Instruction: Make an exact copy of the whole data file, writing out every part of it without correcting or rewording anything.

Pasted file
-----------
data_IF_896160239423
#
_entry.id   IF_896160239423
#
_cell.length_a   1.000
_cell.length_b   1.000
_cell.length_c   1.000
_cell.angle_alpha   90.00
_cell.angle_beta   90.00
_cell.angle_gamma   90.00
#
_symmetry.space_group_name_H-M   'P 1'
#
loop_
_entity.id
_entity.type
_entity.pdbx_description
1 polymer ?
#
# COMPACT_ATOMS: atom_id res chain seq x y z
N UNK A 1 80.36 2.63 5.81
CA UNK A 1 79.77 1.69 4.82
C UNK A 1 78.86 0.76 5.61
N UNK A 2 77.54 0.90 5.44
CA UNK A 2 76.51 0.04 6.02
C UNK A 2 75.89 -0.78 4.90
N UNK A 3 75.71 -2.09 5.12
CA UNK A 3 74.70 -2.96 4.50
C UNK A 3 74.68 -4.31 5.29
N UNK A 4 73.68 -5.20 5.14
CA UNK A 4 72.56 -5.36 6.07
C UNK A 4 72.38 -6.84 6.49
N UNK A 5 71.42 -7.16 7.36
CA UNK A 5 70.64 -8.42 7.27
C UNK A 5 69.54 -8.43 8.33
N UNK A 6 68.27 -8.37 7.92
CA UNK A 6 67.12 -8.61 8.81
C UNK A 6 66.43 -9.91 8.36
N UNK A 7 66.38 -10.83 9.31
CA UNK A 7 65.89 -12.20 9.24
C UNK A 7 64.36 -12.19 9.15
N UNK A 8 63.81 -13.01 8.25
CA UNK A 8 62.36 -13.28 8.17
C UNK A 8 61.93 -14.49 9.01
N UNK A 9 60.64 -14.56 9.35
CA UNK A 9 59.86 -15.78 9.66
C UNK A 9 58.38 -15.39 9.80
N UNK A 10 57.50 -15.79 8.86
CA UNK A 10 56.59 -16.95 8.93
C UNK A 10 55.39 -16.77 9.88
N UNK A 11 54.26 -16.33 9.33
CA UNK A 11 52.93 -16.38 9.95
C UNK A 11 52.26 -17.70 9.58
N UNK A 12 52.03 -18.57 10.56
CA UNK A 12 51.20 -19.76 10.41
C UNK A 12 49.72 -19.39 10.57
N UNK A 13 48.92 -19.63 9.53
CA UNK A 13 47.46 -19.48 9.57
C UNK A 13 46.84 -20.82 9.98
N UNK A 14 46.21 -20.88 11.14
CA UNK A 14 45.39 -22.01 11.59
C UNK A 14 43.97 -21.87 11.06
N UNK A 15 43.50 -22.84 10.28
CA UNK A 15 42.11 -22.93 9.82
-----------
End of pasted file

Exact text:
data_IF_896160239423
#
_entry.id   IF_896160239423
#
_cell.length_a   1.000
_cell.length_b   1.000
_cell.length_c   1.000
_cell.angle_alpha   90.00
_cell.angle_beta   90.00
_cell.angle_gamma   90.00
#
_symmetry.space_group_name_H-M   'P 1'
#
loop_
_entity.id
_entity.type
_entity.pdbx_description
1 polymer ?
#
# COMPACT_ATOMS: atom_id res chain seq x y z
N UNK A 1 80.36 2.63 5.81
CA UNK A 1 79.77 1.69 4.82
C UNK A 1 78.86 0.76 5.61
N UNK A 2 77.54 0.90 5.44
CA UNK A 2 76.51 0.04 6.02
C UNK A 2 75.89 -0.78 4.90
N UNK A 3 75.71 -2.09 5.12
CA UNK A 3 74.70 -2.96 4.50
C UNK A 3 74.68 -4.31 5.29
N UNK A 4 73.68 -5.20 5.14
CA UNK A 4 72.56 -5.36 6.07
C UNK A 4 72.38 -6.84 6.49
N UNK A 5 71.42 -7.16 7.36
CA UNK A 5 70.64 -8.42 7.27
C UNK A 5 69.54 -8.43 8.33
N UNK A 6 68.27 -8.37 7.92
CA UNK A 6 67.12 -8.61 8.81
C UNK A 6 66.43 -9.91 8.36
N UNK A 7 66.38 -10.83 9.31
CA UNK A 7 65.89 -12.20 9.24
C UNK A 7 64.36 -12.19 9.15
N UNK A 8 63.81 -13.01 8.25
CA UNK A 8 62.36 -13.28 8.17
C UNK A 8 61.93 -14.49 9.01
N UNK A 9 60.64 -14.56 9.35
CA UNK A 9 59.86 -15.78 9.66
C UNK A 9 58.38 -15.39 9.80
N UNK A 10 57.50 -15.79 8.86
CA UNK A 10 56.59 -16.95 8.93
C UNK A 10 55.39 -16.77 9.88
N UNK A 11 54.26 -16.33 9.33
CA UNK A 11 52.93 -16.38 9.95
C UNK A 11 52.26 -17.70 9.58
N UNK A 12 52.03 -18.57 10.56
CA UNK A 12 51.20 -19.76 10.41
C UNK A 12 49.72 -19.39 10.57
N UNK A 13 48.92 -19.63 9.53
CA UNK A 13 47.46 -19.48 9.57
C UNK A 13 46.84 -20.82 9.98
N UNK A 14 46.21 -20.88 11.14
CA UNK A 14 45.39 -22.01 11.59
C UNK A 14 43.97 -21.87 11.06
N UNK A 15 43.50 -22.84 10.28
CA UNK A 15 42.11 -22.93 9.82